Shared Parenting During Covid-19
4 weeks ago
If you share parenting with someone that lives in a different home you may be worried about how the Coronavirus restrictions will affect this. You may be concerned about whether two households can mix, travel to and from areas of the country in different tiers or your child mixing with any extended family. The Government guidance and the guidance from the Lord President, has provided some explanation on how to navigate shared parenting during COVID-19.
Formal agreements/Court Orders
Following the Lord President’s guidance, if you have a Court Order for contact or a formal agreement, this should be adhered to unless alternative arrangements have been agreed with the other parent or carer. Any alternative arrangements that have been agreed should be recorded in a note, email or text message sent to the other parent or carer. When it comes to travel restrictions, the Government Guidance has stated that travel to allow contact arrangements to continue is an exception to any travel ban or local lockdown. Therefore, travel should not be a reason to prevent contact if it is safe to do so.
If you have an informal agreement for shared parenting, communication is key when it comes to arranging contact during coronavirus. Although, one parent or carer may think contact would still be safe as originally ordered or agreed, the other may still have valid concerns. For example, if one parent is vulnerable or lives with a vulnerable person they may be worried about mixing with another household or, if the parents live far away from each other they may be worried about travelling to another area of the county that is in a different tier. Both parents should listen and understand the other parent’s concerns. Compromises to agreed arrangements should be made where possible.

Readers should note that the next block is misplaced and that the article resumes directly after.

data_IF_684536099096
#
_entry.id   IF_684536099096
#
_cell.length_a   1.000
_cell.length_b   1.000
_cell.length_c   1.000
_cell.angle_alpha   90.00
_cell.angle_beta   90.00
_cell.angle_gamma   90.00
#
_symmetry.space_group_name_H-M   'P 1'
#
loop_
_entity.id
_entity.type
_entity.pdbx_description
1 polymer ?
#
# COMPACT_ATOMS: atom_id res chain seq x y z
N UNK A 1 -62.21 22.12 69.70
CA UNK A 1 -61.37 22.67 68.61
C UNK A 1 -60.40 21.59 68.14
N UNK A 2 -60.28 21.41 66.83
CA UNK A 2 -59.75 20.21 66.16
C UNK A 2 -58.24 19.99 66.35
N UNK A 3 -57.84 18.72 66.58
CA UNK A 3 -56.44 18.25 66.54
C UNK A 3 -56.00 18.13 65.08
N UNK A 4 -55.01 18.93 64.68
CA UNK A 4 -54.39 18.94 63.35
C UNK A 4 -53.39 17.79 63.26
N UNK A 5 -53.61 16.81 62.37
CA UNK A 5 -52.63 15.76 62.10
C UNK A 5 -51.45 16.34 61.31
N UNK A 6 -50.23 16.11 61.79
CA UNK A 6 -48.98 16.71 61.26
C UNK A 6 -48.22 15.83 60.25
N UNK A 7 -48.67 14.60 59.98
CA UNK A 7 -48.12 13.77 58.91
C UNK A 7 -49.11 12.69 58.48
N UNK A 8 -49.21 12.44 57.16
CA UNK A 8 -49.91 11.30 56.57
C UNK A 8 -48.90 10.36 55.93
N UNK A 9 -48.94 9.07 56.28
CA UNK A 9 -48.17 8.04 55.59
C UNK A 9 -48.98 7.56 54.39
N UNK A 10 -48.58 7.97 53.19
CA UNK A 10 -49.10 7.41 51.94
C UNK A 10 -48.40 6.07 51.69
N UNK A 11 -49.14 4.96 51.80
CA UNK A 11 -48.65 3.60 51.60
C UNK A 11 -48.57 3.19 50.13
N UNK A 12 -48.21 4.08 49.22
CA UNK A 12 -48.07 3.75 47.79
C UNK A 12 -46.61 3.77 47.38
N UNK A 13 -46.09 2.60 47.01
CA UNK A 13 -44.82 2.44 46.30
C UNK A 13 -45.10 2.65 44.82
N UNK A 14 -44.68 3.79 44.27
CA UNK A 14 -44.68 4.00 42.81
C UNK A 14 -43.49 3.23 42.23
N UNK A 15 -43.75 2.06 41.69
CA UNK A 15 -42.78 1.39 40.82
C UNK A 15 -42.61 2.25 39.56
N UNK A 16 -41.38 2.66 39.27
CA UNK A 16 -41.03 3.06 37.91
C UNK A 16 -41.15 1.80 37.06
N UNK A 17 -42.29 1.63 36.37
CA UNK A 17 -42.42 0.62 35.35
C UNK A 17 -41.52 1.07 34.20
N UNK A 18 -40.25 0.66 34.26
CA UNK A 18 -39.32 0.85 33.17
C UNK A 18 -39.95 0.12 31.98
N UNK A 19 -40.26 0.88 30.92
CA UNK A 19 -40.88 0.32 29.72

Possible alternative arrangements
Some compromises that can be suggested when trying to agree on alternative contact are:
- Wearing face coverings,
- having the contact outdoors,
- limiting the contact to only the parent or carer and the child and not any extended family members or,
- agreeing not to use public transport when travelling for the contact.
If there is only one adult your household, or the other parent or carer’s household, then you would be able to become part of each other’s extended household. Agreeing to become part of each other’s extended household may help make each party feel safe about continuing contact arrangements. If an extended household is formed, then everyone in the extended household will be able to act and be treated as if they live in one household. The current Government Guidance makes it clear that if one member of the extended household develops coronavirus symptoms, all members must immediately self-isolate for 14 days if they met the symptomatic person 2 days before and up to 10 days after their symptoms started.
There may be circumstances in which in-person contact cannot take place with one parent or carer, for example if a person is self-isolating, shielding or lives far away. If you are in this situation, where possible video contact should be used instead. This could include Facetime calls, WhatsApp calls, zoom calls or other video chatting programs. It is important for a parent or carer to facilitate whatever contact is possible with the other parent during this time and to allow as little disruption as possible. There should be as much consistency for the children as possible.
When an agreement cannot be reached
If all other attempts to agree alternative arrangements have failed, it has been confirmed in the official guidance that “the courts will consider whether each parent has acted reasonably and sensibly in all of the circumstances of the case and the Government guidance in place at the time.” Therefore, the court will take into consideration any reasonable alternative contact suggestions you have tried to make if you were to change the contact arrangement without agreement from the other parent.
As always, follow the Government guidance and be safe.
If you have any concerns about your shared parenting arrangements during COVID-19, please get in contact with us on 01334 654 081 and we will be happy to help.